It’s been a really fun two weeks playing with Newspeak, one of my favorite bands, first at the Invisible Dog, and Friday at the Atlas Theater in DC, the latter was made even more awesome due to its proximity to Dangerously Delicious Pies. We were rewarded with a fantastic review in the Washington Post! You can check out the full review here, but a few choice quotes:
In the tiny but essential niche of punk-classical music, Newspeak pretty much rules. Driving rhythms, sophisticated compositions by cutting-edge composers, virtuosic playing on electrified instruments — there’s little not to like about the New York-based ensemble
And about yours truly
Newspeak’s gutsy soprano Mellissa Hughes, leading the ensemble with fire and purpose, ratcheted the work to a wild, intoxicating pitch
There’s some great video below of our joint performance with The Fiery Furnaces captured by vlogger Ephman. I can’t say much for the sound quality, but what you do get is a pretty good picture of what rocking out with your friends looks like! Hit US is part of three pieces performed by the one man band that is Massey….. I didn’t realize until my first rehearsal with Newspeak that Massey, aka Andrea Mazzariello was a man, so, I sang the first two in the soprano octave until David graciously stopped me, and told me I should be singing in the tenor clef. My Bad! So, yeah, it lies REALLY low in my register, or not quite my “fac” as I like to say..
What I like most about this video is my little foot dance halfway through. God, if my voice teacher from grad school could see this. It may not be Handel, but I am selling the shit out of it!
You may have noticed that I haven’t been posting lately. This is for two reasons:
1. I’ve been insanely busy with shows.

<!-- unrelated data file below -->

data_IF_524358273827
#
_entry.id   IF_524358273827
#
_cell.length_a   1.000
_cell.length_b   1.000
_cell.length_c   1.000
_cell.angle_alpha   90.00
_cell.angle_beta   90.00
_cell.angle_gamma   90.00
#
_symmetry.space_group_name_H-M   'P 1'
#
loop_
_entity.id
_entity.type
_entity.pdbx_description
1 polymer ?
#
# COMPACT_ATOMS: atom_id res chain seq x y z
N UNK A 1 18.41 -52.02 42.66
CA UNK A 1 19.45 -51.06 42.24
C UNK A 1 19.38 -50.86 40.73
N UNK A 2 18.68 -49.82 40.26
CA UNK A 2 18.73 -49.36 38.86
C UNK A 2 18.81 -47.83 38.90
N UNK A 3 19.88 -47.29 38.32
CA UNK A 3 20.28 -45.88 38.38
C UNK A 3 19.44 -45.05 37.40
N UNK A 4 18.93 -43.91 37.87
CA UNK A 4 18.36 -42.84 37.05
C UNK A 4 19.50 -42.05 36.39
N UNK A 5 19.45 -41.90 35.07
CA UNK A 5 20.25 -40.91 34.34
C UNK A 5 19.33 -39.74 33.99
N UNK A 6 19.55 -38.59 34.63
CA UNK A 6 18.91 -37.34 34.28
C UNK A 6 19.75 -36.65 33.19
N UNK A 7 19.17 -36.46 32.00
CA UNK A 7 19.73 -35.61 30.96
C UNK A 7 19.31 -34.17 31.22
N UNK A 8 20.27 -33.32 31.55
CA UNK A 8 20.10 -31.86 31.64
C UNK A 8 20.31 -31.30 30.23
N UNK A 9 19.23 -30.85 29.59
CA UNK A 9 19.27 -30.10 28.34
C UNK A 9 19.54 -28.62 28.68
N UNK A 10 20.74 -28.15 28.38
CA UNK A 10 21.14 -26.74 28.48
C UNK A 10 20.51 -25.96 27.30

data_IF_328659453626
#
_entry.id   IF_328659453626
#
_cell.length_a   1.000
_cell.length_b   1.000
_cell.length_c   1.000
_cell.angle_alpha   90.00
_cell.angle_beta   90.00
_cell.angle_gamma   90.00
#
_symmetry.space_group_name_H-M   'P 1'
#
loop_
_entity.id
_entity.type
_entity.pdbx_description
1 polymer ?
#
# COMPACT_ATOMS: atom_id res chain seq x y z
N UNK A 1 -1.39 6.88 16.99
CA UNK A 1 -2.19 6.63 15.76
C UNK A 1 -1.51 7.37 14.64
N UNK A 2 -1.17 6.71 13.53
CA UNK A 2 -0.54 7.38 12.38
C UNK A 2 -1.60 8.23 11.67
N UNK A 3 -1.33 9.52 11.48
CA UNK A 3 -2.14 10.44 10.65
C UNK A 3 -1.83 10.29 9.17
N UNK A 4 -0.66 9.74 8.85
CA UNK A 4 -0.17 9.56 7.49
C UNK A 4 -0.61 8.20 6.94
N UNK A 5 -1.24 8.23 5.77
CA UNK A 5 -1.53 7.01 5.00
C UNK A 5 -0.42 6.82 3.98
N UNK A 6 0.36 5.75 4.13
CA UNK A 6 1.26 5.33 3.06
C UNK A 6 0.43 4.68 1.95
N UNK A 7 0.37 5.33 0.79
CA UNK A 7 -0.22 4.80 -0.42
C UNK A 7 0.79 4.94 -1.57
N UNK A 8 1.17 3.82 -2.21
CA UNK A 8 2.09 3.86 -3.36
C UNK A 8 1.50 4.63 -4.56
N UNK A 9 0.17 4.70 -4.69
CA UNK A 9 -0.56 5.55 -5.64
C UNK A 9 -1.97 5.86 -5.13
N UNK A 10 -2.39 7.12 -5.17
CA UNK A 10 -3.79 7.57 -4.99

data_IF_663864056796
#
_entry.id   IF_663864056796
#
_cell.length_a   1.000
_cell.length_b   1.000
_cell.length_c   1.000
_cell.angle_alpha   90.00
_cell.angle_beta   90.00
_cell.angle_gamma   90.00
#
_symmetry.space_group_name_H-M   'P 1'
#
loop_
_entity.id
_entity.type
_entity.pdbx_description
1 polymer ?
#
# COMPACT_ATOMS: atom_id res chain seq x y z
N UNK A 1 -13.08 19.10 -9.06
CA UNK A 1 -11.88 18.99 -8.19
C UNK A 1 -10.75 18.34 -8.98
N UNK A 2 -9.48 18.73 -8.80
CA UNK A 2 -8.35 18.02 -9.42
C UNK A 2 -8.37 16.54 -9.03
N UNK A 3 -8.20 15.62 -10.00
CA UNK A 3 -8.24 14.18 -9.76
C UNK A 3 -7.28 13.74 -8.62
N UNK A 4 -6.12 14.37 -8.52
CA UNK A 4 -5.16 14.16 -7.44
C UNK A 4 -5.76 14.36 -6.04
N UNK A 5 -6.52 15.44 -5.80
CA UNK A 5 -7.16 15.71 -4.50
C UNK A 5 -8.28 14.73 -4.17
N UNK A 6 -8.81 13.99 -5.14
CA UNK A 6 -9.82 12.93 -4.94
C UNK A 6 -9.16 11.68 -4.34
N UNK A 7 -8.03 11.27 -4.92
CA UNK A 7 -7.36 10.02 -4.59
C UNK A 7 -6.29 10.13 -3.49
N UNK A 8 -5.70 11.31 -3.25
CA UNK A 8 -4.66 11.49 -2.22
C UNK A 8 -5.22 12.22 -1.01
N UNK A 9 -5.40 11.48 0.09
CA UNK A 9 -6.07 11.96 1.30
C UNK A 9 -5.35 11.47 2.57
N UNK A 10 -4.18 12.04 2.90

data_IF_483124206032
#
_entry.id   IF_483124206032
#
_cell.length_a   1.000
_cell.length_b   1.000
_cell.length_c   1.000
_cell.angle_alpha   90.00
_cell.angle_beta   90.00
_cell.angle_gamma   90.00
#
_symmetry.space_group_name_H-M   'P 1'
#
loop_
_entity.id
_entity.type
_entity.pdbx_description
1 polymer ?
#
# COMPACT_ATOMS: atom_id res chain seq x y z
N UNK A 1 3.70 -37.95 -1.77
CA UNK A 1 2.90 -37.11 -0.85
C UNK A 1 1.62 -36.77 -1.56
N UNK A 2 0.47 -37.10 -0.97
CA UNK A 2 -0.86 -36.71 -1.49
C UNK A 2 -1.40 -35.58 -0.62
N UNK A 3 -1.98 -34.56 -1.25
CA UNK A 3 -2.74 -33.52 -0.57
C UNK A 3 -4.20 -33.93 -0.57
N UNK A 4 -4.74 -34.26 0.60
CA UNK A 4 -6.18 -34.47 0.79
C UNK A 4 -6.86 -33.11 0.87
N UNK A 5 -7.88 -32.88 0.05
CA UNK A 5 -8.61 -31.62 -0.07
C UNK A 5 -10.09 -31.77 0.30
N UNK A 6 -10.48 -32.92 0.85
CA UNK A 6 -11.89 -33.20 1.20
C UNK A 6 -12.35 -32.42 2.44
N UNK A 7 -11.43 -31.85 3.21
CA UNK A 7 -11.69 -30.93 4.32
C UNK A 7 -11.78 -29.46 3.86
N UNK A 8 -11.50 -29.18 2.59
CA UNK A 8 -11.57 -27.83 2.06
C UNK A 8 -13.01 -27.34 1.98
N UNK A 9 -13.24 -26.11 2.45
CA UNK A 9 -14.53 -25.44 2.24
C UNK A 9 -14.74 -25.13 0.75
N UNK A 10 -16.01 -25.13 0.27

2. I’ve been insanely neurotic about my writing…
Fuck that. From a review of my 8/18 – 8/23 run of the Newspeak Non Sequitur show at the Flea:
It should come as no surprise the most transportive piece was that of composer David First’s adaptation of Ansel Berrigan’s dark and lyrical ” Let Us Sample Protection Together.” David First, one of Philadelphia’s founding father’s of experimental ambient sound, elevates Mellissa Hughes’ vocal to hallucinogenic heights. “…Protection Together” felt like the longest single performance of the evening, but may have been surpassed in length by the cheerfully disjointed closing piece, “What Remains”. If there can be any complaint, it is that Hughes’ Sarah Brightman-esque vocals favored operatic stylings in favor of elocution; we could not always understand Berrigan’s words, which is a shame since they convey perfectly the ambivalence of the outsider artist struggling to survive:
I won’t belong to this scripted conversation/Though I might play along.
I HATE Sarah Brightman….tremendously. This is HILARIOUS. I think by operatic stylings they mean I used a little bit of vib above the staff, like once or twice to get through a phrase. I don’t vib if a composer specifally says not to, because the human voice is actually capable of doing both… however, la voce was really really really tired, and it’s just easier up there to let her rip when I start feeling tight. But interesting because so many people commented on how they could understand every word, even when the range was extended…hmmm.
My theory: my purple dress and sparkle leggings and Aqua-Net sprayed CURE hairstyle brought this to mind?
Please go over to the WNYC site and read/listen to the interview with David T. Little and Rzewski…. it was quite possibly the most awkward 15 minutes of my musical life, but hey, my new motto is, if you don’t leave an audience uncomfortable after viewing concert, you’re not doing your job…..
In the post are video footage of the interview, as well as two audio clips of Newspeak performing Coming Together ( and rocking the fuck out, I might add- listen with good speakers/headphones) and the Price of Oil, which I’m beginning to love more and more…..